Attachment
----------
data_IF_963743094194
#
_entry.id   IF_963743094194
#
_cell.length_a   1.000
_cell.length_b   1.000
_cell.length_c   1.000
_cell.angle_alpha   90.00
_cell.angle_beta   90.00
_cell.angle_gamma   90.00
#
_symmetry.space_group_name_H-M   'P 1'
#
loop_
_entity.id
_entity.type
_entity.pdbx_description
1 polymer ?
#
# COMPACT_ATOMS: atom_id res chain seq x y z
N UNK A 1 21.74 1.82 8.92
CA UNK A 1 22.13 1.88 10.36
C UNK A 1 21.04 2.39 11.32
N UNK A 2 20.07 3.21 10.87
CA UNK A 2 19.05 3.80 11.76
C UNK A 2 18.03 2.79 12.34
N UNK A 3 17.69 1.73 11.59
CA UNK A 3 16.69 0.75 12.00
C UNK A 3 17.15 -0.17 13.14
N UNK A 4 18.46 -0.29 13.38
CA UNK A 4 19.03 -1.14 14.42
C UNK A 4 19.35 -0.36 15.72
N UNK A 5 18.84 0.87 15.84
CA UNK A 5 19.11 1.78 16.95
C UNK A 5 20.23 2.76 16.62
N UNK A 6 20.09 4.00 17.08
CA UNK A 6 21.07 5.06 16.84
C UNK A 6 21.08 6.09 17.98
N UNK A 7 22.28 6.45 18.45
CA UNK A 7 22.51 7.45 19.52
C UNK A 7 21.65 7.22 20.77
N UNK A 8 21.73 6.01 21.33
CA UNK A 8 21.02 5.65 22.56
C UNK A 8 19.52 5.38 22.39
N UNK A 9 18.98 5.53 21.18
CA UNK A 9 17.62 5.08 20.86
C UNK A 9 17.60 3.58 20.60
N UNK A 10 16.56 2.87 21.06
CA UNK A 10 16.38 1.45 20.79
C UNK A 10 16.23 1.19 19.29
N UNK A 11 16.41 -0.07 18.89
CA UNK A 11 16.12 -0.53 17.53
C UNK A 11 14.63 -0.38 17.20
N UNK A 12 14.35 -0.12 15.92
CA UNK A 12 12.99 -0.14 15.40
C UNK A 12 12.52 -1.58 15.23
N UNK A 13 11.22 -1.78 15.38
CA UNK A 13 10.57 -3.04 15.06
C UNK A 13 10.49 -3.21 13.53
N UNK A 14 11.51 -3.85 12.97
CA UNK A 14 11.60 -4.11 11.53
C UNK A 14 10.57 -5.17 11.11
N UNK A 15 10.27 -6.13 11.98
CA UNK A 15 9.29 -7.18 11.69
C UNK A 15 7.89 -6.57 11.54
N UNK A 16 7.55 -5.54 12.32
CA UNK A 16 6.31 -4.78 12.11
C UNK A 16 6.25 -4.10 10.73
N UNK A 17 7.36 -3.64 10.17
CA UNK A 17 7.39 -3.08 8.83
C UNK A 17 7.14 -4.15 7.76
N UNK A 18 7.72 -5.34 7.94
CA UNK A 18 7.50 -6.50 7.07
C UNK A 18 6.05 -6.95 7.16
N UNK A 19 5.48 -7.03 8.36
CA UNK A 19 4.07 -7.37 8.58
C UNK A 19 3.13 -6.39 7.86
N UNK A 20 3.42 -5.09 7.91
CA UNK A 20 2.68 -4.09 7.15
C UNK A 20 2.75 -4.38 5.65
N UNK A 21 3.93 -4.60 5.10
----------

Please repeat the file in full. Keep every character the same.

data_IF_963743094194
#
_entry.id   IF_963743094194
#
_cell.length_a   1.000
_cell.length_b   1.000
_cell.length_c   1.000
_cell.angle_alpha   90.00
_cell.angle_beta   90.00
_cell.angle_gamma   90.00
#
_symmetry.space_group_name_H-M   'P 1'
#
loop_
_entity.id
_entity.type
_entity.pdbx_description
1 polymer ?
#
# COMPACT_ATOMS: atom_id res chain seq x y z
N UNK A 1 21.74 1.82 8.92
CA UNK A 1 22.13 1.88 10.36
C UNK A 1 21.04 2.39 11.32
N UNK A 2 20.07 3.21 10.87
CA UNK A 2 19.05 3.80 11.76
C UNK A 2 18.03 2.79 12.34
N UNK A 3 17.69 1.73 11.59
CA UNK A 3 16.69 0.75 12.00
C UNK A 3 17.15 -0.17 13.14
N UNK A 4 18.46 -0.29 13.38
CA UNK A 4 19.03 -1.14 14.42
C UNK A 4 19.35 -0.36 15.72
N UNK A 5 18.84 0.87 15.84
CA UNK A 5 19.11 1.78 16.95
C UNK A 5 20.23 2.76 16.62
N UNK A 6 20.09 4.00 17.08
CA UNK A 6 21.07 5.06 16.84
C UNK A 6 21.08 6.09 17.98
N UNK A 7 22.28 6.45 18.45
CA UNK A 7 22.51 7.45 19.52
C UNK A 7 21.65 7.22 20.77
N UNK A 8 21.73 6.01 21.33
CA UNK A 8 21.02 5.65 22.56
C UNK A 8 19.52 5.38 22.39
N UNK A 9 18.98 5.53 21.18
CA UNK A 9 17.62 5.08 20.86
C UNK A 9 17.60 3.58 20.60
N UNK A 10 16.56 2.87 21.06
CA UNK A 10 16.38 1.45 20.79
C UNK A 10 16.23 1.19 19.29
N UNK A 11 16.41 -0.07 18.89
CA UNK A 11 16.12 -0.53 17.53
C UNK A 11 14.63 -0.38 17.20
N UNK A 12 14.35 -0.12 15.92
CA UNK A 12 12.99 -0.14 15.40
C UNK A 12 12.52 -1.58 15.23
N UNK A 13 11.22 -1.78 15.38
CA UNK A 13 10.57 -3.04 15.06
C UNK A 13 10.49 -3.21 13.53
N UNK A 14 11.51 -3.85 12.97
CA UNK A 14 11.60 -4.11 11.53
C UNK A 14 10.57 -5.17 11.11
N UNK A 15 10.27 -6.13 11.98
CA UNK A 15 9.29 -7.18 11.69
C UNK A 15 7.89 -6.57 11.54
N UNK A 16 7.55 -5.54 12.32
CA UNK A 16 6.31 -4.78 12.11
C UNK A 16 6.25 -4.10 10.73
N UNK A 17 7.36 -3.64 10.17
CA UNK A 17 7.39 -3.08 8.83
C UNK A 17 7.14 -4.15 7.76
N UNK A 18 7.72 -5.34 7.94
CA UNK A 18 7.50 -6.50 7.07
C UNK A 18 6.05 -6.95 7.16
N UNK A 19 5.48 -7.03 8.36
CA UNK A 19 4.07 -7.37 8.58
C UNK A 19 3.13 -6.39 7.86
N UNK A 20 3.42 -5.09 7.91
CA UNK A 20 2.68 -4.09 7.15
C UNK A 20 2.75 -4.38 5.65
N UNK A 21 3.93 -4.60 5.10